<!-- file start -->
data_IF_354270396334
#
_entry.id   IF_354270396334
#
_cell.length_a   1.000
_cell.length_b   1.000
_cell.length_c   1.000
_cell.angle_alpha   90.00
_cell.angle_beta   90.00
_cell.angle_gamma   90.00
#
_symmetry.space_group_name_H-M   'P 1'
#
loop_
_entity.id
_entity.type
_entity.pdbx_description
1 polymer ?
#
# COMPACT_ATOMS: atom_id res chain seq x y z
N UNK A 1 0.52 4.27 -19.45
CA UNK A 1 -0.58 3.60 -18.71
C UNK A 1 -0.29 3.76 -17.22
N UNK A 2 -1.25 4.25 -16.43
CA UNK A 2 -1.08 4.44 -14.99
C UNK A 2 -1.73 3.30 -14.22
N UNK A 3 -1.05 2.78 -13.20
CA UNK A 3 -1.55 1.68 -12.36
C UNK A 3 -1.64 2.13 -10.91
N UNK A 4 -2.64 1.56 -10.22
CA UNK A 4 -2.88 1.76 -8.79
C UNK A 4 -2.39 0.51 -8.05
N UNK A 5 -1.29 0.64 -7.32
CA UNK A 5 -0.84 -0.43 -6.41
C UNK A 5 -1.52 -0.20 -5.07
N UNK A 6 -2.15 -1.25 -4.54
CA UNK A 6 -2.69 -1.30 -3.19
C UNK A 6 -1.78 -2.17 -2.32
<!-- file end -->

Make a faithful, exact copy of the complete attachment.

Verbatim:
data_IF_354270396334
#
_entry.id   IF_354270396334
#
_cell.length_a   1.000
_cell.length_b   1.000
_cell.length_c   1.000
_cell.angle_alpha   90.00
_cell.angle_beta   90.00
_cell.angle_gamma   90.00
#
_symmetry.space_group_name_H-M   'P 1'
#
loop_
_entity.id
_entity.type
_entity.pdbx_description
1 polymer ?
#
# COMPACT_ATOMS: atom_id res chain seq x y z
N UNK A 1 0.52 4.27 -19.45
CA UNK A 1 -0.58 3.60 -18.71
C UNK A 1 -0.29 3.76 -17.22
N UNK A 2 -1.25 4.25 -16.43
CA UNK A 2 -1.08 4.44 -14.99
C UNK A 2 -1.73 3.30 -14.22
N UNK A 3 -1.05 2.78 -13.20
CA UNK A 3 -1.55 1.68 -12.36
C UNK A 3 -1.64 2.13 -10.91
N UNK A 4 -2.64 1.56 -10.22
CA UNK A 4 -2.88 1.76 -8.79
C UNK A 4 -2.39 0.51 -8.05
N UNK A 5 -1.29 0.64 -7.32
CA UNK A 5 -0.84 -0.43 -6.41
C UNK A 5 -1.52 -0.20 -5.07
N UNK A 6 -2.15 -1.25 -4.54
CA UNK A 6 -2.69 -1.30 -3.19
C UNK A 6 -1.78 -2.17 -2.32